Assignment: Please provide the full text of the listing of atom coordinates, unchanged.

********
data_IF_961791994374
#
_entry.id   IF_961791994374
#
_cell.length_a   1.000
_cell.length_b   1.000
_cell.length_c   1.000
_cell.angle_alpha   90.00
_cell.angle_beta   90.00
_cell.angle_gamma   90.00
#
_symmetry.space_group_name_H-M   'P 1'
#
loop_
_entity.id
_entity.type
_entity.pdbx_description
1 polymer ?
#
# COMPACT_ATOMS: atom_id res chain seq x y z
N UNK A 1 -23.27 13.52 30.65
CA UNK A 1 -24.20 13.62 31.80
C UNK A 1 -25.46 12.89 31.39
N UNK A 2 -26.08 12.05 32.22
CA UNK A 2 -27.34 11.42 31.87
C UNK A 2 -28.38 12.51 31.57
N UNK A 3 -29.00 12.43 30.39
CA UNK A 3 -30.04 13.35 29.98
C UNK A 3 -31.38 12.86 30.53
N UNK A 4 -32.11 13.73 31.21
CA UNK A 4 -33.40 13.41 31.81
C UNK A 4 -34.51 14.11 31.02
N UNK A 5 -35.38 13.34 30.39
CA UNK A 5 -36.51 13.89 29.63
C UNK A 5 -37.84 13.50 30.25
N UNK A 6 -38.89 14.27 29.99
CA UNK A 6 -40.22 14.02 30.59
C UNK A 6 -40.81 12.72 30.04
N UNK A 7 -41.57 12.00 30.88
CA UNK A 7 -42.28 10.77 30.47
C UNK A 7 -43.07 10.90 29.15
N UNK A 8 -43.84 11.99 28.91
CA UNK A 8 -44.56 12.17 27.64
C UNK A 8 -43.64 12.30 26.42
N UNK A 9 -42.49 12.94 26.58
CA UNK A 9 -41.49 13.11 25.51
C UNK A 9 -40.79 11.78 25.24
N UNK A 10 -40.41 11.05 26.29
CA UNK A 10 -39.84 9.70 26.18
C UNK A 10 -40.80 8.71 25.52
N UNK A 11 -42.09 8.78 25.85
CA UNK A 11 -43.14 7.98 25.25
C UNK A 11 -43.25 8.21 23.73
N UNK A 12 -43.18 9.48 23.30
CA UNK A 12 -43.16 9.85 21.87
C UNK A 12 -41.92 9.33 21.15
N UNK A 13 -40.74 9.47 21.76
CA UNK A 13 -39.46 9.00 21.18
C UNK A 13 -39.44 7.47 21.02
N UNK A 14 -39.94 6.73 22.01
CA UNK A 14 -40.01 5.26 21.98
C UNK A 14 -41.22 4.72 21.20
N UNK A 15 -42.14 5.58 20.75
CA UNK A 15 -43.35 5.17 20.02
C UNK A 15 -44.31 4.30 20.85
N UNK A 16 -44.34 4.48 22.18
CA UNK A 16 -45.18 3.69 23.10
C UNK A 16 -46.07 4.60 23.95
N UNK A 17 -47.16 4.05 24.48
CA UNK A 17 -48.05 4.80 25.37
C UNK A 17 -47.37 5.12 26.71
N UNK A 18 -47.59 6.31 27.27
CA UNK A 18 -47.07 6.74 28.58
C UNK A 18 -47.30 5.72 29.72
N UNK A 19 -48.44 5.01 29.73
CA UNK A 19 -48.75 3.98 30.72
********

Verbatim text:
data_IF_961791994374
#
_entry.id   IF_961791994374
#
_cell.length_a   1.000
_cell.length_b   1.000
_cell.length_c   1.000
_cell.angle_alpha   90.00
_cell.angle_beta   90.00
_cell.angle_gamma   90.00
#
_symmetry.space_group_name_H-M   'P 1'
#
loop_
_entity.id
_entity.type
_entity.pdbx_description
1 polymer ?
#
# COMPACT_ATOMS: atom_id res chain seq x y z
N UNK A 1 -23.27 13.52 30.65
CA UNK A 1 -24.20 13.62 31.80
C UNK A 1 -25.46 12.89 31.39
N UNK A 2 -26.08 12.05 32.22
CA UNK A 2 -27.34 11.42 31.87
C UNK A 2 -28.38 12.51 31.57
N UNK A 3 -29.00 12.43 30.39
CA UNK A 3 -30.04 13.35 29.98
C UNK A 3 -31.38 12.86 30.53
N UNK A 4 -32.11 13.73 31.21
CA UNK A 4 -33.40 13.41 31.81
C UNK A 4 -34.51 14.11 31.02
N UNK A 5 -35.38 13.34 30.39
CA UNK A 5 -36.51 13.89 29.63
C UNK A 5 -37.84 13.50 30.25
N UNK A 6 -38.89 14.27 29.99
CA UNK A 6 -40.22 14.02 30.59
C UNK A 6 -40.81 12.72 30.04
N UNK A 7 -41.57 12.00 30.88
CA UNK A 7 -42.28 10.77 30.47
C UNK A 7 -43.07 10.90 29.15
N UNK A 8 -43.84 11.99 28.91
CA UNK A 8 -44.56 12.17 27.64
C UNK A 8 -43.64 12.30 26.42
N UNK A 9 -42.49 12.94 26.58
CA UNK A 9 -41.49 13.11 25.51
C UNK A 9 -40.79 11.78 25.24
N UNK A 10 -40.41 11.05 26.29
CA UNK A 10 -39.84 9.70 26.18
C UNK A 10 -40.80 8.71 25.52
N UNK A 11 -42.09 8.78 25.85
CA UNK A 11 -43.14 7.98 25.25
C UNK A 11 -43.25 8.21 23.73
N UNK A 12 -43.18 9.48 23.30
CA UNK A 12 -43.16 9.85 21.87
C UNK A 12 -41.92 9.33 21.15
N UNK A 13 -40.74 9.47 21.76
CA UNK A 13 -39.46 9.00 21.18
C UNK A 13 -39.44 7.47 21.02
N UNK A 14 -39.94 6.73 22.01
CA UNK A 14 -40.01 5.26 21.98
C UNK A 14 -41.22 4.72 21.20
N UNK A 15 -42.14 5.58 20.75
CA UNK A 15 -43.35 5.17 20.02
C UNK A 15 -44.31 4.30 20.85
N UNK A 16 -44.34 4.48 22.18
CA UNK A 16 -45.18 3.69 23.10
C UNK A 16 -46.07 4.60 23.95
N UNK A 17 -47.16 4.05 24.48
CA UNK A 17 -48.05 4.80 25.37
C UNK A 17 -47.37 5.12 26.71
N UNK A 18 -47.59 6.31 27.27
CA UNK A 18 -47.07 6.74 28.58
C UNK A 18 -47.30 5.72 29.72
N UNK A 19 -48.44 5.01 29.73
CA UNK A 19 -48.75 3.98 30.72